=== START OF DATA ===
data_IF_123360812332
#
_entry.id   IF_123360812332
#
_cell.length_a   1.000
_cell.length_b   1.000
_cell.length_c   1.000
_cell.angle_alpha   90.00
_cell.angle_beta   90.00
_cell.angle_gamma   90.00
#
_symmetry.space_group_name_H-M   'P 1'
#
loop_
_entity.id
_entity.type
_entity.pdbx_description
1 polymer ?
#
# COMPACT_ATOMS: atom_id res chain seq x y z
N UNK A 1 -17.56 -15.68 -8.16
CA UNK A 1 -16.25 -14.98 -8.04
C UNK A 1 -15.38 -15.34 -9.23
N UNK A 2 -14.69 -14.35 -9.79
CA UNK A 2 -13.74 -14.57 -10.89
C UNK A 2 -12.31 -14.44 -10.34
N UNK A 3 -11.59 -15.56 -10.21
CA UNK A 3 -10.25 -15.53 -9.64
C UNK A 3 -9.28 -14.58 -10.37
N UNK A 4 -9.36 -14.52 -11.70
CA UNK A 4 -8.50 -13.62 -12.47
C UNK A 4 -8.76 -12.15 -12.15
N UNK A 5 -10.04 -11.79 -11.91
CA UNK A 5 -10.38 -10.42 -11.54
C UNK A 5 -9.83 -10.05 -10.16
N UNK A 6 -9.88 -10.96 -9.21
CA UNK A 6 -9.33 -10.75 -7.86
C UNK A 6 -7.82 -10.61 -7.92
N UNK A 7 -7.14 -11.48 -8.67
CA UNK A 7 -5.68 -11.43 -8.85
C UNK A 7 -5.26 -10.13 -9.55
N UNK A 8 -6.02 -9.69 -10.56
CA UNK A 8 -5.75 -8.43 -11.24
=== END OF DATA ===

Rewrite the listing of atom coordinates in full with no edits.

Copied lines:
data_IF_123360812332
#
_entry.id   IF_123360812332
#
_cell.length_a   1.000
_cell.length_b   1.000
_cell.length_c   1.000
_cell.angle_alpha   90.00
_cell.angle_beta   90.00
_cell.angle_gamma   90.00
#
_symmetry.space_group_name_H-M   'P 1'
#
loop_
_entity.id
_entity.type
_entity.pdbx_description
1 polymer ?
#
# COMPACT_ATOMS: atom_id res chain seq x y z
N UNK A 1 -17.56 -15.68 -8.16
CA UNK A 1 -16.25 -14.98 -8.04
C UNK A 1 -15.38 -15.34 -9.23
N UNK A 2 -14.69 -14.35 -9.79
CA UNK A 2 -13.74 -14.57 -10.89
C UNK A 2 -12.31 -14.44 -10.34
N UNK A 3 -11.59 -15.56 -10.21
CA UNK A 3 -10.25 -15.53 -9.64
C UNK A 3 -9.28 -14.58 -10.37
N UNK A 4 -9.36 -14.52 -11.70
CA UNK A 4 -8.50 -13.62 -12.47
C UNK A 4 -8.76 -12.15 -12.15
N UNK A 5 -10.04 -11.79 -11.91
CA UNK A 5 -10.38 -10.42 -11.54
C UNK A 5 -9.83 -10.05 -10.16
N UNK A 6 -9.88 -10.96 -9.21
CA UNK A 6 -9.33 -10.75 -7.86
C UNK A 6 -7.82 -10.61 -7.92
N UNK A 7 -7.14 -11.48 -8.67
CA UNK A 7 -5.68 -11.43 -8.85
C UNK A 7 -5.26 -10.13 -9.55
N UNK A 8 -6.02 -9.69 -10.56
CA UNK A 8 -5.75 -8.43 -11.24